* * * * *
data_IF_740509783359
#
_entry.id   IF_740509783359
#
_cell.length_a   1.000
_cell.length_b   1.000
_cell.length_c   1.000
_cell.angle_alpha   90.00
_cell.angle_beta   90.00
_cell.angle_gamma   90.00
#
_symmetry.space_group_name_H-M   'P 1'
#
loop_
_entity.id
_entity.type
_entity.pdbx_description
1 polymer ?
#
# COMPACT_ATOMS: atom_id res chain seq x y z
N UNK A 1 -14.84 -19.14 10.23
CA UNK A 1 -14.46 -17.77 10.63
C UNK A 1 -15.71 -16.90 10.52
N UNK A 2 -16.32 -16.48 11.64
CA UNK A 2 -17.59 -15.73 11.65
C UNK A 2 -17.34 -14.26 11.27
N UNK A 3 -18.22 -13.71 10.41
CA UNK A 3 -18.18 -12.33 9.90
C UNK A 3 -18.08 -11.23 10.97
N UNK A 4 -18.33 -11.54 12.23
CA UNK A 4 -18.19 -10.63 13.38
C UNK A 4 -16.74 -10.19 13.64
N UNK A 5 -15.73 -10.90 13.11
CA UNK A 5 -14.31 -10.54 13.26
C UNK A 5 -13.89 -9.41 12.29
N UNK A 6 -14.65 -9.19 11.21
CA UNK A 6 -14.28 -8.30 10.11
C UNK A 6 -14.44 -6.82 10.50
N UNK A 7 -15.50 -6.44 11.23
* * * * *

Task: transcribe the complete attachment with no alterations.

data_IF_740509783359
#
_entry.id   IF_740509783359
#
_cell.length_a   1.000
_cell.length_b   1.000
_cell.length_c   1.000
_cell.angle_alpha   90.00
_cell.angle_beta   90.00
_cell.angle_gamma   90.00
#
_symmetry.space_group_name_H-M   'P 1'
#
loop_
_entity.id
_entity.type
_entity.pdbx_description
1 polymer ?
#
# COMPACT_ATOMS: atom_id res chain seq x y z
N UNK A 1 -14.84 -19.14 10.23
CA UNK A 1 -14.46 -17.77 10.63
C UNK A 1 -15.71 -16.90 10.52
N UNK A 2 -16.32 -16.48 11.64
CA UNK A 2 -17.59 -15.73 11.65
C UNK A 2 -17.34 -14.26 11.27
N UNK A 3 -18.22 -13.71 10.41
CA UNK A 3 -18.18 -12.33 9.90
C UNK A 3 -18.08 -11.23 10.97
N UNK A 4 -18.33 -11.54 12.23
CA UNK A 4 -18.19 -10.63 13.38
C UNK A 4 -16.74 -10.19 13.64
N UNK A 5 -15.73 -10.90 13.11
CA UNK A 5 -14.31 -10.54 13.26
C UNK A 5 -13.89 -9.41 12.29
N UNK A 6 -14.65 -9.19 11.21
CA UNK A 6 -14.28 -8.30 10.11
C UNK A 6 -14.44 -6.82 10.50
N UNK A 7 -15.50 -6.44 11.23